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    No, it won't, because an inertial frame in Newtonian mechanics is not local. A free-falling observer can see the ground accelerating toward him. That act of looking at the gravitating object that is pulling the observer in is a non-local experiment.
     
  6. Jul 21, 2014 #5
    Ok, I need to clarify what I mean by an accelerometer, and if my version of an accelerometer has an issue, we can start there.

    1. My accelerometer consist of a mass suspended in a frame with two equal springs on either side. A measurement is made from neutral displacement as compared to (approximately) the displacement as witnessed in intergalactic space -- or even better -- intercluster space.

    2. At the surface of the Earth I see my one kg mass has compressed one spring and stretched the other. If these springs are ideal and identical, I believe they are carrying the force of 1/2 Newton each. I conclude there is a 1 Newton force pulling on my test mass.

    I do see what you mean by a newtonian definition of an inertial frame, but first let us hash out the accelerometer issue.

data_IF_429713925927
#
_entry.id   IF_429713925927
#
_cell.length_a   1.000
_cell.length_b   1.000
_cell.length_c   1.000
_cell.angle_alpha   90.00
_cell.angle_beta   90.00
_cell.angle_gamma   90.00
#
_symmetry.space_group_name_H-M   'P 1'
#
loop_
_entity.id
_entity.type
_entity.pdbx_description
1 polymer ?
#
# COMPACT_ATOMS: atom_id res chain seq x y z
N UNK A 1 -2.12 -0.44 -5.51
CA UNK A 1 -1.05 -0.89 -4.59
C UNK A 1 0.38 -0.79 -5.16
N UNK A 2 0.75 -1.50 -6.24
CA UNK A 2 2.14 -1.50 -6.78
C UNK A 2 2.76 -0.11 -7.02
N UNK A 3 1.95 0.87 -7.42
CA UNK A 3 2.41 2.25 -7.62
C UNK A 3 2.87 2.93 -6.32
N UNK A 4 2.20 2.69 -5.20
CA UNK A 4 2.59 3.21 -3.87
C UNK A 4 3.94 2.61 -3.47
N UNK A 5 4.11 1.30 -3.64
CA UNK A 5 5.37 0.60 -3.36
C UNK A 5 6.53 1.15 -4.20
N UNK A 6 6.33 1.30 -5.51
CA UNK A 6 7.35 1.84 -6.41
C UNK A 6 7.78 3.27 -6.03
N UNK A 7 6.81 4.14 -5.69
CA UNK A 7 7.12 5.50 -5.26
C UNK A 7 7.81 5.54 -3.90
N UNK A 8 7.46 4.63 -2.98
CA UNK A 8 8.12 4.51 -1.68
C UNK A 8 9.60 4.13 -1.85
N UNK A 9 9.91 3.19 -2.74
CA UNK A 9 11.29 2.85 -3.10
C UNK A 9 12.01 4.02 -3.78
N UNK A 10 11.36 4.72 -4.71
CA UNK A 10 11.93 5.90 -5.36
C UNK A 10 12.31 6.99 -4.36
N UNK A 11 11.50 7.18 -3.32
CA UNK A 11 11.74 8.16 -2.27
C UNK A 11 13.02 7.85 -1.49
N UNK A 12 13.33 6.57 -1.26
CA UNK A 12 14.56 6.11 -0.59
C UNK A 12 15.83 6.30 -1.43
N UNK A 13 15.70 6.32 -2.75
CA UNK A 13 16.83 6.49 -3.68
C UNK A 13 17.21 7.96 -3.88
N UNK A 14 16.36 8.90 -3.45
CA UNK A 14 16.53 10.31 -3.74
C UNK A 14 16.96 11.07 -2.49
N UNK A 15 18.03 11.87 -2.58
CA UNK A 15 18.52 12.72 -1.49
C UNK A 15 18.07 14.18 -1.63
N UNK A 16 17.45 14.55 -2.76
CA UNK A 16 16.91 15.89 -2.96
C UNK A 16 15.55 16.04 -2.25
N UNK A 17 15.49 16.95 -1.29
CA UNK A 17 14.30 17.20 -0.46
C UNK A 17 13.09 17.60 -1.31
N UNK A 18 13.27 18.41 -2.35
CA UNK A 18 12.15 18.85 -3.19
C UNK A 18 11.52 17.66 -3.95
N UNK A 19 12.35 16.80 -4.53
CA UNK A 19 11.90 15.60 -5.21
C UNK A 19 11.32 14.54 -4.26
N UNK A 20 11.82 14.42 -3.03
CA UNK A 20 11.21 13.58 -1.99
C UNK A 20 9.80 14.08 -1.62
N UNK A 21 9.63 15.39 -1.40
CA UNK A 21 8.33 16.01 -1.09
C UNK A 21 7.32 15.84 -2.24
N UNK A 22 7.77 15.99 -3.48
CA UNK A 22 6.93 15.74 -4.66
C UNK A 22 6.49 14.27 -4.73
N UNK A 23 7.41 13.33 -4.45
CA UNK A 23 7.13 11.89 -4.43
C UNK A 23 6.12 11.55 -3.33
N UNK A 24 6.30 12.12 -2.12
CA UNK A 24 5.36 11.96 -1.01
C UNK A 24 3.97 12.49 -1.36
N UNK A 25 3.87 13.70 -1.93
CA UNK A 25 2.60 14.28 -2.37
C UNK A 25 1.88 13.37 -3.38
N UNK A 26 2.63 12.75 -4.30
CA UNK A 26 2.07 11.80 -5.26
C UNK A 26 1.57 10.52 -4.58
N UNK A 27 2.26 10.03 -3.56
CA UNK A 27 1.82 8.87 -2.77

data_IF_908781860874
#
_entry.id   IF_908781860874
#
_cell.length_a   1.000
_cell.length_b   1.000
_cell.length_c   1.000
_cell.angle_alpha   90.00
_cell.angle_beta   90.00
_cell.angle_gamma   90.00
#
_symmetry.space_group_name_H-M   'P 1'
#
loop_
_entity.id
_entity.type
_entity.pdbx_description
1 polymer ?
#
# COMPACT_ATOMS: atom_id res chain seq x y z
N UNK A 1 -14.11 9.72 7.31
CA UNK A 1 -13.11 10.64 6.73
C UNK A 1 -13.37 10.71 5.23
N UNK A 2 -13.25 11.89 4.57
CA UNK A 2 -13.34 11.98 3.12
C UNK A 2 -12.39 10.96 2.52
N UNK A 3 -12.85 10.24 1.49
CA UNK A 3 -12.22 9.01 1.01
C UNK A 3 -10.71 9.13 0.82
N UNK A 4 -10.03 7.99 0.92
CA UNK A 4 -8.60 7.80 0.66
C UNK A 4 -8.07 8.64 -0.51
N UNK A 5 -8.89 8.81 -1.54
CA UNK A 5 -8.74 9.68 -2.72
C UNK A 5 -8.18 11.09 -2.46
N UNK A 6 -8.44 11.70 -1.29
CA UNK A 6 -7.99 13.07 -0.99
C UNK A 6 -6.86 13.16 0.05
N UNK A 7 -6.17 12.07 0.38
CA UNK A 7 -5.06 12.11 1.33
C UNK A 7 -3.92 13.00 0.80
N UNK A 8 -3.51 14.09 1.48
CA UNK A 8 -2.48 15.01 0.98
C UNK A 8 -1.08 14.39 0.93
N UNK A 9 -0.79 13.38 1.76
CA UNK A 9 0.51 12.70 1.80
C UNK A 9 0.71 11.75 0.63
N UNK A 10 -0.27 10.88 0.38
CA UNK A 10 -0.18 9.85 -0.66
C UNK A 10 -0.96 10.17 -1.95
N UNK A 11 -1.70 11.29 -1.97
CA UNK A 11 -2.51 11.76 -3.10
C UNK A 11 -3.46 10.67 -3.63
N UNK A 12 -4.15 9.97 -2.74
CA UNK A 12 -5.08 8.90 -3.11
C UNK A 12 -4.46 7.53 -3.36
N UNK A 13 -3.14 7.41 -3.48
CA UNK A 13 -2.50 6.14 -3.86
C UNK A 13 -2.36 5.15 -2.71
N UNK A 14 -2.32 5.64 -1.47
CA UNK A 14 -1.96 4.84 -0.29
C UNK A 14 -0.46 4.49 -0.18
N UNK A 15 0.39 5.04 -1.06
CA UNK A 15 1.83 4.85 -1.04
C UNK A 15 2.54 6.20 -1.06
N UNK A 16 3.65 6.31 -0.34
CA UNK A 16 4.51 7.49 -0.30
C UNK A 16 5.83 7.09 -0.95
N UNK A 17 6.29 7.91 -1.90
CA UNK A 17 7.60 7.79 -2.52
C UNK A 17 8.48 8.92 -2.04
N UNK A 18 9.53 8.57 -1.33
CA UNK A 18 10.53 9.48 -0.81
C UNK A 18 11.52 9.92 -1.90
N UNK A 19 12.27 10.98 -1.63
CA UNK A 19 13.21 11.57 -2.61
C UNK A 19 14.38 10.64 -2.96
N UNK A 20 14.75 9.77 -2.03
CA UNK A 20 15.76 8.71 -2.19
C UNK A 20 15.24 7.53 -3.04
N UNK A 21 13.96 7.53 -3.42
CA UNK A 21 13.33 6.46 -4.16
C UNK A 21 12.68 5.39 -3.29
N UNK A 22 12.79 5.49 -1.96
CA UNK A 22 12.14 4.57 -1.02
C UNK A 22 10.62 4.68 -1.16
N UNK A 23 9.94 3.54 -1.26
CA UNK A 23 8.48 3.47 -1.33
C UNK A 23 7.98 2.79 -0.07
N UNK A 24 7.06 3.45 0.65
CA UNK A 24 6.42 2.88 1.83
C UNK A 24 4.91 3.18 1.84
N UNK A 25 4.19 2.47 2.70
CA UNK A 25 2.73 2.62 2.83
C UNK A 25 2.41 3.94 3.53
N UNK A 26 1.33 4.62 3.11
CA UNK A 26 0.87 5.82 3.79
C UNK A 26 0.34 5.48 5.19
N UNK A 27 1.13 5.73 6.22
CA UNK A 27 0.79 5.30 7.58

Thanks,
    Chris
     
  7. Jul 21, 2014 #6

    olivermsun

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    This seems consistent with D H's description. The springs in your accelerometer measure the force needed to keep the mass from moving (further) within the frame.
     
  8. Jul 21, 2014 #7
    I think so too, so I am not certain how such an instrument would differentiate between a gravitation field and an accelerating body.

    Thanks,
    Chris
     
  9. Jul 22, 2014 #8

    A.T.

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    A force that is proportional to mass (like Newtonian gravity) accelerates all masses within a small area equally, so it can't be picked up by an accelerometer, which is based on differential acceleration of frame and test mass.